Entry updated 29 October 2021. Tagged: Film, People.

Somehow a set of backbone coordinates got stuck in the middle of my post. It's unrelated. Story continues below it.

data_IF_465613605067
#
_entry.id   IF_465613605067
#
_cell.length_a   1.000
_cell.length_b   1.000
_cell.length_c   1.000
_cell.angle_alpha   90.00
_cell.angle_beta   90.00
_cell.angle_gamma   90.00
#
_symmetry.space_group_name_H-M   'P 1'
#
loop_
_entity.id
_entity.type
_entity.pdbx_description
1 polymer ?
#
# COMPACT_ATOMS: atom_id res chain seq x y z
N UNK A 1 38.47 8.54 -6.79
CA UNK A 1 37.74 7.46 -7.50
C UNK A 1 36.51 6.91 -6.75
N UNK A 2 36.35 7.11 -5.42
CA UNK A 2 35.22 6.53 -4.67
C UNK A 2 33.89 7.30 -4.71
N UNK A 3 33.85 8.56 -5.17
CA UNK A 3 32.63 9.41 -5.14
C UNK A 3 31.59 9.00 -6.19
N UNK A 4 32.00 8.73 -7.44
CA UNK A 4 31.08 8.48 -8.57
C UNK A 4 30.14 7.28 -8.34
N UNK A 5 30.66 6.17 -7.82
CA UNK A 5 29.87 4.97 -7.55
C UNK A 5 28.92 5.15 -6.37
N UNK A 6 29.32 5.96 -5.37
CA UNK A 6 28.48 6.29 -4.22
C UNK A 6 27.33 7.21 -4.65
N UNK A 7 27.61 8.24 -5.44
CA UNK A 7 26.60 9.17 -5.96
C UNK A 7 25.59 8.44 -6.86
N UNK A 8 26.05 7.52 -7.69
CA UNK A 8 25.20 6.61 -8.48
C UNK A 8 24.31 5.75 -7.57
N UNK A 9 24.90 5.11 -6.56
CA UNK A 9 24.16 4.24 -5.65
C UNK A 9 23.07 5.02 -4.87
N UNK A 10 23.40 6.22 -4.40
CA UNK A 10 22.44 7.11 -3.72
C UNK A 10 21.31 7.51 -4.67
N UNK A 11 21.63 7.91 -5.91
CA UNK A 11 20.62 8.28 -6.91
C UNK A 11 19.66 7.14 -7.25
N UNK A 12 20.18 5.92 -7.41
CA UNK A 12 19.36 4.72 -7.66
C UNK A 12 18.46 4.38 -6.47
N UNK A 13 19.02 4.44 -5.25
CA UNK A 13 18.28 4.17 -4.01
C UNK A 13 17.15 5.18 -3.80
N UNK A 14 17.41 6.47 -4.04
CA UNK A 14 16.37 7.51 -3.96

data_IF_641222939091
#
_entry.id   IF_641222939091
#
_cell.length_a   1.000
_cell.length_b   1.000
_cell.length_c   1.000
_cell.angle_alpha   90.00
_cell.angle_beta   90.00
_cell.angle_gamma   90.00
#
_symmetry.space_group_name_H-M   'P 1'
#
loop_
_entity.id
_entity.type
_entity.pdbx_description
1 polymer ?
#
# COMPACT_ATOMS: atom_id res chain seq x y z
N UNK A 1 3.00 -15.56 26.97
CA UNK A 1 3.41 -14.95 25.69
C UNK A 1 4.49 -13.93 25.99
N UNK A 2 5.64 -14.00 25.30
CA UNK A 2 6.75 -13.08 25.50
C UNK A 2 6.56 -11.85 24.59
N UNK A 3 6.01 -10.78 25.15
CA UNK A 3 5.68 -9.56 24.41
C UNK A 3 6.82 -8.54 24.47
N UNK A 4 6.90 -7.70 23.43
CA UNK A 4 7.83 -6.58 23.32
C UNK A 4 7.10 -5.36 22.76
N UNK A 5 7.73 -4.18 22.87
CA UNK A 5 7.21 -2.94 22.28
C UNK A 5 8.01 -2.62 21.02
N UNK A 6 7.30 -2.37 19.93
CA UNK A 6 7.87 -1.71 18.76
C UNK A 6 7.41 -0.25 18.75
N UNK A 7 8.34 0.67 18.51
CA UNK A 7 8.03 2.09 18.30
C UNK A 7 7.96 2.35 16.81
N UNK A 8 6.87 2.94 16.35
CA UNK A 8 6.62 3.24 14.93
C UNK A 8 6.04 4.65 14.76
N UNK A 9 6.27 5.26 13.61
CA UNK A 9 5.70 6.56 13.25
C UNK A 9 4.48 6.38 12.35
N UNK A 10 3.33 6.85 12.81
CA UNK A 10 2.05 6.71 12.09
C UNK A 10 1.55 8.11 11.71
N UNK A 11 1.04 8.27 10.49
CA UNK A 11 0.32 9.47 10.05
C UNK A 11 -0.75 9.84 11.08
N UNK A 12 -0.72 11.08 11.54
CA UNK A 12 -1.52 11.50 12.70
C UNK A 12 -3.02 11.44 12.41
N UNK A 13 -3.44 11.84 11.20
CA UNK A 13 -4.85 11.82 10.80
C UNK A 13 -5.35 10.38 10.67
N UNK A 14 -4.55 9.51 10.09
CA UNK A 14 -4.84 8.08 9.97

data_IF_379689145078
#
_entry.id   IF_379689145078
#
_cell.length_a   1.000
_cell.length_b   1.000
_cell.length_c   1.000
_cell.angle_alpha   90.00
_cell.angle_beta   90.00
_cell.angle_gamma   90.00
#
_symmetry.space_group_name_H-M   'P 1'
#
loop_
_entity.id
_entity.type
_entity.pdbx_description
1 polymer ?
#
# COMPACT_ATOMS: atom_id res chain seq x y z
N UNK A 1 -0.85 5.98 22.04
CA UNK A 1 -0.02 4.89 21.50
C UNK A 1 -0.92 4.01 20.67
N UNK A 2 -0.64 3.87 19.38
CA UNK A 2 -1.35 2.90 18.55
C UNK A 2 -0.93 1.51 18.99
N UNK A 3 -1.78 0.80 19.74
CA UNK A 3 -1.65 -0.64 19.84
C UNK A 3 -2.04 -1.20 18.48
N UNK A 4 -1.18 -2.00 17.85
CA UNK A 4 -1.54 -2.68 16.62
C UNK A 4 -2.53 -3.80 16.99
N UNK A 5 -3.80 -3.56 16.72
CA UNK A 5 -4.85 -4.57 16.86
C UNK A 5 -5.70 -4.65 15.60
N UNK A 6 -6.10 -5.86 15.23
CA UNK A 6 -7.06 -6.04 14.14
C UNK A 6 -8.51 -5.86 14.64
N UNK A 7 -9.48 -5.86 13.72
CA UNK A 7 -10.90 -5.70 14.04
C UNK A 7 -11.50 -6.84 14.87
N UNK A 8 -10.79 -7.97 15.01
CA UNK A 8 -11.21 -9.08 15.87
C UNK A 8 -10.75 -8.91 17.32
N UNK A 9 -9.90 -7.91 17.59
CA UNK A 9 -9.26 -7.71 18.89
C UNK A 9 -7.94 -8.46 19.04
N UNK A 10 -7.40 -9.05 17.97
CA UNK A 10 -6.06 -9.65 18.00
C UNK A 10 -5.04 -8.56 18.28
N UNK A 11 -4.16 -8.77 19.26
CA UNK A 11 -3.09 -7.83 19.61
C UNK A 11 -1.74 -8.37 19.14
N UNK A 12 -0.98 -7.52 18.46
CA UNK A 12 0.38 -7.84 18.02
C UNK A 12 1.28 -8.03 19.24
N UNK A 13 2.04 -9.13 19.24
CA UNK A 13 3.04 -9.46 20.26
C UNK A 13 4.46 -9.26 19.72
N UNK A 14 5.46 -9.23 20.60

(1940- ) US-born filmmaker, based in the UK from 1967; he became a British citizen in 1988. After editing a college humour magazine he became an editorial assistant and cartoonist on Harvey Kurtzmann's Help! from 1962 to 1965; after Help! folded he worked as an illustrator and copywriter for an agency in Los Angeles before moving to London to work on a short-lived magazine, The Londoner. On its demise he contributed sketches and art to television comedy, and produced his first cutout animations for We Have Ways of Making You Laugh (1968). These became increasingly elaborate and surreal on the second season of the children's series Do Not Adjust Your Set (1969) and its successor Monty Python's Flying Circus (1969-1974); he also occasionally performed in sketches on these shows. His animation techniques are unseriously explained in Animations of Mortality (graph 1978) with Lucinda Cowell. His first work as a live-action filmmaker was as co-director, with Terry Jones, of Monty Python and the Holy Grail (1974); Gilliam was primarily responsible for the film's visual texture, and explored a similar medieval setting in his first solo venture, the Lewis Carroll-based Jabberwocky (1977), which he co-wrote with fellow Help! alumnus Charles Alverson. After designing the sf sequence in Monty Python's Life of Brian (1979), he had a US hit with the anarchic Time Travel fantasy Time Bandits (1981). He directed a segment for Monty Python's Meaning of Life (1983) which was spun off into a supporting short feature, The Crimson Permanent Assurance, after which he turned down a Hollywood offer to direct Enemy Mine (1985) to make the film that would define his reputation, the surreal Dystopian comedy Brazil (1984); its long-delayed US release was to prove the first in a series of gruelling production battles, several of which have been the subject of book-length studies.